Knowing how to communicate in a boardroom can ensure that your voice gets heard and you gain the respect of your fellow colleagues. Communication in the boardroom is often more about what doesn’t get said than voicing your opinion. Showing your competence when discussing ideas and solutions is often about your body language and nonverbal communication.
According to some researchers, up to 90 percent of your communication is through nonverbal means. This means that our body language when talking and listening is just as important as what we say. Non-verbal communication is not just a way to affect how others view you but it also affects your own behaviour.
In this article, you will learn how to communicate effectively in the boardroom by using your body language.
One of the most important ways to improve your non-verbal communication in boardrooms settings is to arrive early for the meeting. It can be a daunting experience walking into a room of people, especially if you are last to arrive.
Getting there early for the corporate meeting gives you a chance to observe the body language of others as they arrive. You will usually easily pick up on negative and positive body language in others. This can give you the confidence to mirror the body language of those who are exhibiting signs of positive body language.
Always meet and greet others with a firm, confident handshake. This is usually your best chance to make a good first impression on others and sets the tone for interaction between you and the other person. You should fully grip the other person’s hand and strike the balance between a strong grip and limp fish.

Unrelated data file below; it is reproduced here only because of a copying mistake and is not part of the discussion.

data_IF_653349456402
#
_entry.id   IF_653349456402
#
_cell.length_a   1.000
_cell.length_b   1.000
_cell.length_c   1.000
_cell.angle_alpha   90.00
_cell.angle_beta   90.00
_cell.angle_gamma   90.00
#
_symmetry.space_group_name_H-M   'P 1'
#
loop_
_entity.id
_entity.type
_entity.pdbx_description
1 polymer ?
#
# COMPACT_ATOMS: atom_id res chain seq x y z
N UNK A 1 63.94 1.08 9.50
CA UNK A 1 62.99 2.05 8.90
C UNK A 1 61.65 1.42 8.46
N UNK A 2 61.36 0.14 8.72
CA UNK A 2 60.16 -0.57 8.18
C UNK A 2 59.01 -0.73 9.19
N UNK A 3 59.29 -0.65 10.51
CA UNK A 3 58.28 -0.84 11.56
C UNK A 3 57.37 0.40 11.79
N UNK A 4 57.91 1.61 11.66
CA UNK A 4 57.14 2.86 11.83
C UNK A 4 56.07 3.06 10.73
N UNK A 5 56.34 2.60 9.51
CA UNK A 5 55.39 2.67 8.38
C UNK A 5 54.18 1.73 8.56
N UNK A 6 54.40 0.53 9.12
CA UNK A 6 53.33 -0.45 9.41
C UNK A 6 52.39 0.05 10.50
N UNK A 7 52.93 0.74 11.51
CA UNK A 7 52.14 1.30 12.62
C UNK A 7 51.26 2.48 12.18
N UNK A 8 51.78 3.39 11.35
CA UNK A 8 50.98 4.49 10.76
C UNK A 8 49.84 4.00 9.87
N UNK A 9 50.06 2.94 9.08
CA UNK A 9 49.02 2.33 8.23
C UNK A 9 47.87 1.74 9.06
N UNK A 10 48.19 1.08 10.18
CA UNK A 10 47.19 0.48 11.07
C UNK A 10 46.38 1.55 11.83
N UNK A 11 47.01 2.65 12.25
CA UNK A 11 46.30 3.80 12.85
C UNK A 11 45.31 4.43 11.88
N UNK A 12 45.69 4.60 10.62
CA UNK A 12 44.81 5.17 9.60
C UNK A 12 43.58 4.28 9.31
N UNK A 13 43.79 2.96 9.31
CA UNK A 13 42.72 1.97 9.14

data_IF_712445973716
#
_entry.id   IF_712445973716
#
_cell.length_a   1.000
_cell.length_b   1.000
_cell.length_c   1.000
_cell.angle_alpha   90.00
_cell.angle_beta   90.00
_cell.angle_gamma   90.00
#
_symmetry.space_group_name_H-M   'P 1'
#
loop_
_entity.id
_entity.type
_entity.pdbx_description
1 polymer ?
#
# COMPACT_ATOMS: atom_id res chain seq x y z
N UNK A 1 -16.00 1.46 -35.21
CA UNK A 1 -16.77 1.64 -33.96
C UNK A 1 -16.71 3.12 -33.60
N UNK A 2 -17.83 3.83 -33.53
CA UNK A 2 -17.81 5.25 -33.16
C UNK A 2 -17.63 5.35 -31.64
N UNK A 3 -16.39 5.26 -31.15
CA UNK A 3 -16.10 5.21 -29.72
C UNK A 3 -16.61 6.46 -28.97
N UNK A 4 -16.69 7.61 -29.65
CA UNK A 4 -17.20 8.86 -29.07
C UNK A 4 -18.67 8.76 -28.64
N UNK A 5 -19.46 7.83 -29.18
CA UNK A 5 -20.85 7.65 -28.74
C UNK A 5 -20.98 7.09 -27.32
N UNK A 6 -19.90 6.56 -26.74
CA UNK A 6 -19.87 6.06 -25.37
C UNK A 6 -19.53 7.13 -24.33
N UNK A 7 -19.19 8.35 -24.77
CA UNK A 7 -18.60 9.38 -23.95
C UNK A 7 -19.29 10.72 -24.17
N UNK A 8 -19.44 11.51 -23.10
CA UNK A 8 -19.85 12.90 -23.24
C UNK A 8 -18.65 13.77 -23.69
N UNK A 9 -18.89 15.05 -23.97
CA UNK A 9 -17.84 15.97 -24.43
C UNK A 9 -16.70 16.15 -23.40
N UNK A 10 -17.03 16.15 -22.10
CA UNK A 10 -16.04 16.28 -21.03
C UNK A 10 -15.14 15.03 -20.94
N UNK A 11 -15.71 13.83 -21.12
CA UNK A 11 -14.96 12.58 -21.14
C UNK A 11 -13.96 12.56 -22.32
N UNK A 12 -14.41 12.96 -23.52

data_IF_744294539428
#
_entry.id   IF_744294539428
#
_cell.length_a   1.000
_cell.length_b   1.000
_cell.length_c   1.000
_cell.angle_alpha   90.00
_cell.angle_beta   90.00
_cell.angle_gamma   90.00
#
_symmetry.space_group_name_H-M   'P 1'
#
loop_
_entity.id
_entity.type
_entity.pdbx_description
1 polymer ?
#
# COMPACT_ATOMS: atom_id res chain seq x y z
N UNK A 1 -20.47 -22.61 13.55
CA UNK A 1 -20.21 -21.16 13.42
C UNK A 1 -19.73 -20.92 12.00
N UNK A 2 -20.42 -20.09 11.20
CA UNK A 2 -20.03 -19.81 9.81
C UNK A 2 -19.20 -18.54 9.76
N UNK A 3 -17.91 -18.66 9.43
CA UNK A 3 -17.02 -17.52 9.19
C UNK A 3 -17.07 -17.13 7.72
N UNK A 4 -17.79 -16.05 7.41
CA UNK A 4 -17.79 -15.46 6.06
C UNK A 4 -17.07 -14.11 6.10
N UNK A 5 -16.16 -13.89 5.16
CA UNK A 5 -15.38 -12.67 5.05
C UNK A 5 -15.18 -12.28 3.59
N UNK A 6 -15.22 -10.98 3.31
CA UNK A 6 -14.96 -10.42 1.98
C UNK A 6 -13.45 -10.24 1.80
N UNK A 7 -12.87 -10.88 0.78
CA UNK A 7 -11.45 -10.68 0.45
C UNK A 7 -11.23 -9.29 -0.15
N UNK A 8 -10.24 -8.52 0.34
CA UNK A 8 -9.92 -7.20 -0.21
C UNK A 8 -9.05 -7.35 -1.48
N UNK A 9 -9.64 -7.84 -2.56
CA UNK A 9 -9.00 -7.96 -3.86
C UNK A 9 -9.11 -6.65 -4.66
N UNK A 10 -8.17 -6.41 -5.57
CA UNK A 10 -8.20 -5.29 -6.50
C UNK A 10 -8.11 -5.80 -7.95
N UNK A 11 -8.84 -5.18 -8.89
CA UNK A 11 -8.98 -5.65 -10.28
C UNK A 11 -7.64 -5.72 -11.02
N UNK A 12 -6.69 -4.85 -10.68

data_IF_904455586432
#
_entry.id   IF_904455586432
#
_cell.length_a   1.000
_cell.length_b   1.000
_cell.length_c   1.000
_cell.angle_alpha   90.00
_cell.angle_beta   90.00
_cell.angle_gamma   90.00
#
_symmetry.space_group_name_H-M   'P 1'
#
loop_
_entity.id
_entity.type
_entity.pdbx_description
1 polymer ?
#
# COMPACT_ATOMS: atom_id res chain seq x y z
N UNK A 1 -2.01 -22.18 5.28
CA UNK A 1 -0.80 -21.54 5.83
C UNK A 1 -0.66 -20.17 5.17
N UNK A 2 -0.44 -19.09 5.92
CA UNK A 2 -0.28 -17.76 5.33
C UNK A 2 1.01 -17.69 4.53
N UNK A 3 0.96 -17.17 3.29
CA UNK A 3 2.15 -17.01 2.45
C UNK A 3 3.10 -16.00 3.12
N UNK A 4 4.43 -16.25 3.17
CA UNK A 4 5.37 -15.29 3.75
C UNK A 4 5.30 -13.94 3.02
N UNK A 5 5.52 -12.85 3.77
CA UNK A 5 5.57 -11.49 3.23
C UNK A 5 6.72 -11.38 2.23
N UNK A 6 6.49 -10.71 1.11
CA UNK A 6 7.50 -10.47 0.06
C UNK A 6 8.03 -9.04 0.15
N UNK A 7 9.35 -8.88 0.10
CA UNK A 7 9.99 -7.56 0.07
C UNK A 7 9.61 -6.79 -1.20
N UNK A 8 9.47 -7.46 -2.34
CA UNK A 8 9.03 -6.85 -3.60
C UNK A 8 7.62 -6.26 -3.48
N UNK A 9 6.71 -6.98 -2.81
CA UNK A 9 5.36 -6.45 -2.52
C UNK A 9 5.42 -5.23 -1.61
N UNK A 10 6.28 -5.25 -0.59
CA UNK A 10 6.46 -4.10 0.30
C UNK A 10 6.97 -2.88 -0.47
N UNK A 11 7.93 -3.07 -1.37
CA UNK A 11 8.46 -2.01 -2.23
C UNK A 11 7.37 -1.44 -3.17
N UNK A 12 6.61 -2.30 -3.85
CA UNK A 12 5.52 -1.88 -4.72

When shaking hands, always look the other person in the eye, smile and lean slightly forward. A confident handshake projects a sense of dependability and approachability at the same time.
You should also give consideration as to where you place your hands during the meeting. As a rule of thumb, always have your hands on the desk placed in front of you. When gesturing, avoid letting your hand go above shoulder height. This can give the impression that you are becoming frantic, over emotional, or even aggressive.
Remember that upturned palms convey to others that you are willing to communicate and open to discussion. Whereas, downturned palms show decisiveness or your firm attitude about a topic. Knowing this can help you decide how best to use your hands during a meeting.
During the meeting, it’s important to maintain eye contact with those who are speaking and when it is your turn to speak. Eye contact is one of the most important aspects of non-verbal communication because it instills trust. If you never make contact or are looking at your notes as you speak, others may view you as either disinterested or unconfident about your abilities.
Fidgeting should always be avoided in boardroom settings as it can distract others and become a source of annoyance. Tapping your pen on a pad, looking at your phone, or drumming your fingers on the table can send out the wrong signals to others. For example, it can cause others to think you are bored, anxious, or unprepared for the meeting.
Even if you are bored in the meeting, holding your composure and maintaining eye contact can help to make you look more confident. It will also help you focus your thoughts on what is being said which allows you to when to make your contribution to the discussion.